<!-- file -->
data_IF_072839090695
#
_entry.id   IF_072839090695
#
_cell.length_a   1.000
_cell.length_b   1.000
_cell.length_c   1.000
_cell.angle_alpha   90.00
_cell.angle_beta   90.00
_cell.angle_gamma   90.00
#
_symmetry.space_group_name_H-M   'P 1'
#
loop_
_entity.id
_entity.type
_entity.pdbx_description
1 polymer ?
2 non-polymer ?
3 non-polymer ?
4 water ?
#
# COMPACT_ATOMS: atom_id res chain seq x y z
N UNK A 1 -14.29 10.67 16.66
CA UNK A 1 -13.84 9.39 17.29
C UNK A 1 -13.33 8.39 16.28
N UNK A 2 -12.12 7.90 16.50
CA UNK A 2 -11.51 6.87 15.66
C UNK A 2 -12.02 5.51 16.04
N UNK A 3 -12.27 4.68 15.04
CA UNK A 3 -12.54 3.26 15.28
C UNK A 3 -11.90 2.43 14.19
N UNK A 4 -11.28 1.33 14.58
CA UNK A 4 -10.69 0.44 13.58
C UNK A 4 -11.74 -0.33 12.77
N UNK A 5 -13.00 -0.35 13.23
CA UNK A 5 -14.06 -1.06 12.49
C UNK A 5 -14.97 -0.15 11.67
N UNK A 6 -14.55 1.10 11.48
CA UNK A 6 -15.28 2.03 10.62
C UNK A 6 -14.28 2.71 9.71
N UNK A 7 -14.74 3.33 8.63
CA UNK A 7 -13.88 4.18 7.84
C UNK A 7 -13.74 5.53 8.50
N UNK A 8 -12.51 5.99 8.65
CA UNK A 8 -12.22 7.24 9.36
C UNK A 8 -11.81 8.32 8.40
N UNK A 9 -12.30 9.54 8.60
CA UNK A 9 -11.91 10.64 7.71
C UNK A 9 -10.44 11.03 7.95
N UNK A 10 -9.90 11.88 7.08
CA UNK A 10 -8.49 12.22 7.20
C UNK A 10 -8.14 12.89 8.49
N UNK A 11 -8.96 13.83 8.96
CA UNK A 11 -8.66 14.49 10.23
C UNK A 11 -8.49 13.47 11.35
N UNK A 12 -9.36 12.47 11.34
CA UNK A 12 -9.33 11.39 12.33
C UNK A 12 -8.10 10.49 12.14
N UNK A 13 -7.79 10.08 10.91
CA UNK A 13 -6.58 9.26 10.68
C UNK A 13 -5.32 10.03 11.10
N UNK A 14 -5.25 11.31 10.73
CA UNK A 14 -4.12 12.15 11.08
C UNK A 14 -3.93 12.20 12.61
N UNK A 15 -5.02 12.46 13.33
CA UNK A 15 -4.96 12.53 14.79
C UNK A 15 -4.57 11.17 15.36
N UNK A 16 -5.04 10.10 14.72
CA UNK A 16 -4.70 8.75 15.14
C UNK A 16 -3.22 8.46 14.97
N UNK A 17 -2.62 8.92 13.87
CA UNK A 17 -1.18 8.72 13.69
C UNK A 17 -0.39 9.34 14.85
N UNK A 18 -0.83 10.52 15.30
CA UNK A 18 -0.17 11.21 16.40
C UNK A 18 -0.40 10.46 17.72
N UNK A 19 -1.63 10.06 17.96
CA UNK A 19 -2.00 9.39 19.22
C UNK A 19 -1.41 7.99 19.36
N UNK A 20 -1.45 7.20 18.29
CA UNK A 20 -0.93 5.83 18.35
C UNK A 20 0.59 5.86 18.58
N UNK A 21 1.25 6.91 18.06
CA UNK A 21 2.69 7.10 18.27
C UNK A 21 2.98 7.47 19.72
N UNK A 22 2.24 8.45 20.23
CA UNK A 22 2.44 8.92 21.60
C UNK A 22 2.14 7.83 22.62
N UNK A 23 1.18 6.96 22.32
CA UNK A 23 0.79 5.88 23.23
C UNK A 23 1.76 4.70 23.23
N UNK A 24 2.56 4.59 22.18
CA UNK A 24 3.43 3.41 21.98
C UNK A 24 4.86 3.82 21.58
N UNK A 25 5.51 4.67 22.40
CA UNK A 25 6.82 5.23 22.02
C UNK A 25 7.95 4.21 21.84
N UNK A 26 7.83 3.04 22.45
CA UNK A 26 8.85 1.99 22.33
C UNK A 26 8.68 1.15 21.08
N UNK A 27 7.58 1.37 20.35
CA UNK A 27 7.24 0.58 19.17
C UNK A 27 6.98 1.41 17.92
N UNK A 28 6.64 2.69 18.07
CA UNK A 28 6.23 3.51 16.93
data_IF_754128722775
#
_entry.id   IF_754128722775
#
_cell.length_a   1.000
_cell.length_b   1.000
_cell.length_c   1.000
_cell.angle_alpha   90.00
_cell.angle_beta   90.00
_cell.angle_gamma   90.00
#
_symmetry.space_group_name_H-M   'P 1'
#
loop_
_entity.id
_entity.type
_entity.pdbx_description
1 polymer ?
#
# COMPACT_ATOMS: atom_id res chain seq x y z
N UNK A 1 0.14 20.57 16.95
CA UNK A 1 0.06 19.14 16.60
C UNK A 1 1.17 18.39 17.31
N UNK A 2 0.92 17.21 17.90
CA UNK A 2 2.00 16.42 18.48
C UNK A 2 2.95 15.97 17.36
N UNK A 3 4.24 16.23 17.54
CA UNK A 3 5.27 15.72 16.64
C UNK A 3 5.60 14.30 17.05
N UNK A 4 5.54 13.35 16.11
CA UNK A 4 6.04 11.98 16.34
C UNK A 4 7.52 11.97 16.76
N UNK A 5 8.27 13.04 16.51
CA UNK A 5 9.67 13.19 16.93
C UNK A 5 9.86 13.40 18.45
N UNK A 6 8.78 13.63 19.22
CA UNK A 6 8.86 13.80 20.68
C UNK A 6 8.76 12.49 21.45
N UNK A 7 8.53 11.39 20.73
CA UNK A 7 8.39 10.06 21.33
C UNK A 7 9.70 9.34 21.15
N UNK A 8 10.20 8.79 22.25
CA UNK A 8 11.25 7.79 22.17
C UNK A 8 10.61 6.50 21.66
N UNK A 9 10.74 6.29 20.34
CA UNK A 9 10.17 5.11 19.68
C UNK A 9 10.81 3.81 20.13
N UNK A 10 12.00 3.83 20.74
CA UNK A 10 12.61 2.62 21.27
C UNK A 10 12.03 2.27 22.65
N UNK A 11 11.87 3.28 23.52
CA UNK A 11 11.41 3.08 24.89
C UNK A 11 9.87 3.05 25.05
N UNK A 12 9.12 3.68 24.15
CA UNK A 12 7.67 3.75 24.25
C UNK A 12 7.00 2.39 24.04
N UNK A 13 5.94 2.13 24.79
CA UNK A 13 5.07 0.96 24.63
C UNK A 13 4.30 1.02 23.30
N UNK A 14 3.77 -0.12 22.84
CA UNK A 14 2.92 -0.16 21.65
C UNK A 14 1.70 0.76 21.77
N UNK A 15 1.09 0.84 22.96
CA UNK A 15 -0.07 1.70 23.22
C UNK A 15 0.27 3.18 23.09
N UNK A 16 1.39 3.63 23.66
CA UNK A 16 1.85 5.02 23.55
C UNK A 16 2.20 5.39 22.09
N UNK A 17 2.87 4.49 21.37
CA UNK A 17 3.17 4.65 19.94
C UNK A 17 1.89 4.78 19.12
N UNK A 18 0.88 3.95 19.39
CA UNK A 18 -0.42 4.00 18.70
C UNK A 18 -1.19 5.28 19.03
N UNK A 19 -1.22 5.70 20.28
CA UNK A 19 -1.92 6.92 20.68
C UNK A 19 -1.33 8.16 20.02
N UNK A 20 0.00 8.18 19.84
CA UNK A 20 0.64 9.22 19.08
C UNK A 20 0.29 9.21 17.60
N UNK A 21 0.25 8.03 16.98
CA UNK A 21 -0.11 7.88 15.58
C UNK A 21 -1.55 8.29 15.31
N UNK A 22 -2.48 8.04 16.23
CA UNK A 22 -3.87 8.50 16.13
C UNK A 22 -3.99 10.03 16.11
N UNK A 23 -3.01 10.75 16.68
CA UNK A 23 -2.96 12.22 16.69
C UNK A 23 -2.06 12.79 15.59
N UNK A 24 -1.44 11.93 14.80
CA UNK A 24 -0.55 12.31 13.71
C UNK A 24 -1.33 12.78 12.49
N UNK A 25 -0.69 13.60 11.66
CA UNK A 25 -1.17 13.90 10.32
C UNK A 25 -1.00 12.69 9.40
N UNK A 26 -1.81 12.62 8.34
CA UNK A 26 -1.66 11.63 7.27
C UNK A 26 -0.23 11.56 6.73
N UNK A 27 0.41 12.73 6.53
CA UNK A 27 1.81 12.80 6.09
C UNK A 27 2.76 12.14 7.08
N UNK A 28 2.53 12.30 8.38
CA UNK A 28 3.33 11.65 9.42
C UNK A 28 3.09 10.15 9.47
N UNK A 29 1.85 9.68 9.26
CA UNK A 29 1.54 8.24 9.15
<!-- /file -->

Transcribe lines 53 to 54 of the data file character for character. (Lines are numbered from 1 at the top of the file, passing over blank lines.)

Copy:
C UNK A 10 -8.14 12.89 8.49
N UNK A 11 -8.96 13.83 8.96